I think a Bardonist like this is making a grave error. In some sense, we never lose any battle, because each battle we die before winning is a battle we will resume in our next life. In yogic terms, addictions are produced by vasanas within our minds. Vasanas are things you carry with you from lifetime to lifetime. If you do not overcome these vasanas during your current life, then you will have to continue to fight them in your next life. Even if your addiction to smoking deals you a fatal blow, perhaps you can deal it a fatal blow before dying. So there is still reason to get up and continue fighting. If you kill this opponent, you will save yourself from the trouble of having to do so during your next life.

The Most Important Fighting Skills

Many Bardonists, and occultists in general, have an interest in martial arts. I was one of them too at one point. There is obviously nothing at all wrong with studying martial arts, and this can even be helpful, because it can help you remain healthy and having good physical health really is an advantage when it comes to magical training. However, keep in mind that the fight we engage in during our magical training is not a fight against other people, but a fight against our own vices and other shortcomings. Therefore, learning to fight effectively against our own vices and other shortcomings should take higher priority than learning to punch, kick, and throw other people. Over the course of the years, I have met a fair number of occultists, including a few Bardonists, who had studied martial arts and could easily break out of a rear naked choke or triangle choke, but who could not break free from the grip of their own narcissism or vyāpāda. If you can’t do that, if you can’t defeat the enemies preventing you from attaining adepthood, then it doesn’t matter how many times you’ve thrown other people or knocked them down. You won’t complete the work of IIH, and that’s that.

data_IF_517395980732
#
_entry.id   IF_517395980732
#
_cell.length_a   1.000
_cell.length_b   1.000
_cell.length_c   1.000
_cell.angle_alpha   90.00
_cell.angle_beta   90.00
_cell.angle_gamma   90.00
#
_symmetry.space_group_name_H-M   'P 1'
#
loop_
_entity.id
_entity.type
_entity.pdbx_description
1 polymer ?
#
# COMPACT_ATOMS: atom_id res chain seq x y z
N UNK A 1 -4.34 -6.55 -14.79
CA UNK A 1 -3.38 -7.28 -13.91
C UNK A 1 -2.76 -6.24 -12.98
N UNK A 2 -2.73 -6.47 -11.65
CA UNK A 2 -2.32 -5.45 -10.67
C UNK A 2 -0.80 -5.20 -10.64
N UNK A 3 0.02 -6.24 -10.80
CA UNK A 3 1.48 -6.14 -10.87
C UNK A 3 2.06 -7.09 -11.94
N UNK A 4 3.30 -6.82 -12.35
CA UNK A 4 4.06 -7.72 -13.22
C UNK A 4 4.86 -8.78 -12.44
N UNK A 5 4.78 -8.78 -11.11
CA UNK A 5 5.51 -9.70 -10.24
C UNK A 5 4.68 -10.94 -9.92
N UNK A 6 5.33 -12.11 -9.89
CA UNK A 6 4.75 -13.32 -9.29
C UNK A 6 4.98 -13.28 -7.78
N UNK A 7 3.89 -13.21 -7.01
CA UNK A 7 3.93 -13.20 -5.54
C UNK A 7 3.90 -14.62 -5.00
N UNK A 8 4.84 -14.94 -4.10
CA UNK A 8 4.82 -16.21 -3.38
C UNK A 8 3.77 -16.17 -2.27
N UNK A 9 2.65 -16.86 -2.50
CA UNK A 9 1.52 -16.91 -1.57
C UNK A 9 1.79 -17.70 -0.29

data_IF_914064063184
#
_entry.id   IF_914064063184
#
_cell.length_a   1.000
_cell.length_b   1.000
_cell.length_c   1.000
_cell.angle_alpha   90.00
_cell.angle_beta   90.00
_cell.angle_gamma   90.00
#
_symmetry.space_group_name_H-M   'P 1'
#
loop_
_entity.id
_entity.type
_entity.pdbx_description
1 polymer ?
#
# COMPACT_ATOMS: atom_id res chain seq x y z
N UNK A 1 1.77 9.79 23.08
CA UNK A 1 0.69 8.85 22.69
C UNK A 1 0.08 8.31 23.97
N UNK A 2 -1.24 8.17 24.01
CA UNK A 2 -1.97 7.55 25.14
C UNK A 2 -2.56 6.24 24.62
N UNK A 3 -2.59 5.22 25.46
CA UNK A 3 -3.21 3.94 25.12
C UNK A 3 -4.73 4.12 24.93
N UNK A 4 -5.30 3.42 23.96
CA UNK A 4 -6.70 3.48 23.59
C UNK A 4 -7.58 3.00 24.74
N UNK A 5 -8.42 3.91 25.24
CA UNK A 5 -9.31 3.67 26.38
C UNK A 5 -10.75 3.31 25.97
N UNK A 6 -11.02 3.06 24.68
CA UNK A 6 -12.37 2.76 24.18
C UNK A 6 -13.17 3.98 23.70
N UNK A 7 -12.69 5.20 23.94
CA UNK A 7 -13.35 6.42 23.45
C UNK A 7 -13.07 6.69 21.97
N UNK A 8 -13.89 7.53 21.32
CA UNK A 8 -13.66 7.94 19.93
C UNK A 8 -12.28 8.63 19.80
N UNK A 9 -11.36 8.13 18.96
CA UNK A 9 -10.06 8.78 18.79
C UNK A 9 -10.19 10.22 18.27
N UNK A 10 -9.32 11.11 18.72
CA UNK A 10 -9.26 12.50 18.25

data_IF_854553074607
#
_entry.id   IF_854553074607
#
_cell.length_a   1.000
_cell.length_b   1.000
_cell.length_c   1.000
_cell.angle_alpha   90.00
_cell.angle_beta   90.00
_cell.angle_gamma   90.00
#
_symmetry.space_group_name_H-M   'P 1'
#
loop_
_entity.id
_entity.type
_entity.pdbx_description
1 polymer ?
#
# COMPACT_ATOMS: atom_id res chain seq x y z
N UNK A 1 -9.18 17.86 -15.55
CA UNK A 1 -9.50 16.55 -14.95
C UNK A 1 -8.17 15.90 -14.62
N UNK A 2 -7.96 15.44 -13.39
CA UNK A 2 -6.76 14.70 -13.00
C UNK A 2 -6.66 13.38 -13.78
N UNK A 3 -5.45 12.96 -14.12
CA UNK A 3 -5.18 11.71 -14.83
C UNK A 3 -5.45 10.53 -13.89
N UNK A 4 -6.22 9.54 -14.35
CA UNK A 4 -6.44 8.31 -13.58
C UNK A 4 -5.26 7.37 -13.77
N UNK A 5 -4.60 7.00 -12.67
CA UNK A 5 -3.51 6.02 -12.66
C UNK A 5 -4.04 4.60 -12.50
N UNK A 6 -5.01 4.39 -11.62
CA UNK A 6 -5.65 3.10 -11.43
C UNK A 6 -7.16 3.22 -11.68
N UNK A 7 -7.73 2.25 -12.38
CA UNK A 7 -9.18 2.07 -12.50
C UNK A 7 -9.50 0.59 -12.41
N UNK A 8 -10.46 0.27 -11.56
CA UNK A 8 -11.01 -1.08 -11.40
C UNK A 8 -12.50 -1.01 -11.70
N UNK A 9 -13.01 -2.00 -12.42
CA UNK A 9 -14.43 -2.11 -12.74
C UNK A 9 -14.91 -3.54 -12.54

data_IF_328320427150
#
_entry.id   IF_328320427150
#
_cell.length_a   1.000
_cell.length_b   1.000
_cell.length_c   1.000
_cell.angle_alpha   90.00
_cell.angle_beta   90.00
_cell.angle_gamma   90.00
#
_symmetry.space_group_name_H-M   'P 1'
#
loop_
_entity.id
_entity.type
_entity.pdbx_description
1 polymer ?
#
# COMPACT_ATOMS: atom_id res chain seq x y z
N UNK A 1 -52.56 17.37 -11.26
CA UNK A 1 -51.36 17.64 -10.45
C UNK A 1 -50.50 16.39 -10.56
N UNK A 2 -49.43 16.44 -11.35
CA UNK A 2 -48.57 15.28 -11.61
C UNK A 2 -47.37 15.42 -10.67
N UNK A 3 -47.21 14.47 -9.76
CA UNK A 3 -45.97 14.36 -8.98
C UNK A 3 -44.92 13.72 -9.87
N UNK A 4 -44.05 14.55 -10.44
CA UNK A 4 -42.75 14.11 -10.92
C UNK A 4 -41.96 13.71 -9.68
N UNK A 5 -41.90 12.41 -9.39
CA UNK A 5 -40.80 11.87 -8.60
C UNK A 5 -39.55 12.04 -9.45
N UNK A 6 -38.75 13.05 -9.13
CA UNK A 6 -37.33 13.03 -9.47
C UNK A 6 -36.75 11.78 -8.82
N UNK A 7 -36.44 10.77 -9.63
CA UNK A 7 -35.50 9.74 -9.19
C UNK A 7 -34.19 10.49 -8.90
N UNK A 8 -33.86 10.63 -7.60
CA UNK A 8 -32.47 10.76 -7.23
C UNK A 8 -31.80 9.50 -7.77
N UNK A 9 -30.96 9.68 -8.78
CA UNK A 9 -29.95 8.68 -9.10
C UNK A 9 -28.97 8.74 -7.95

Am I Contradicting Rawn Clark?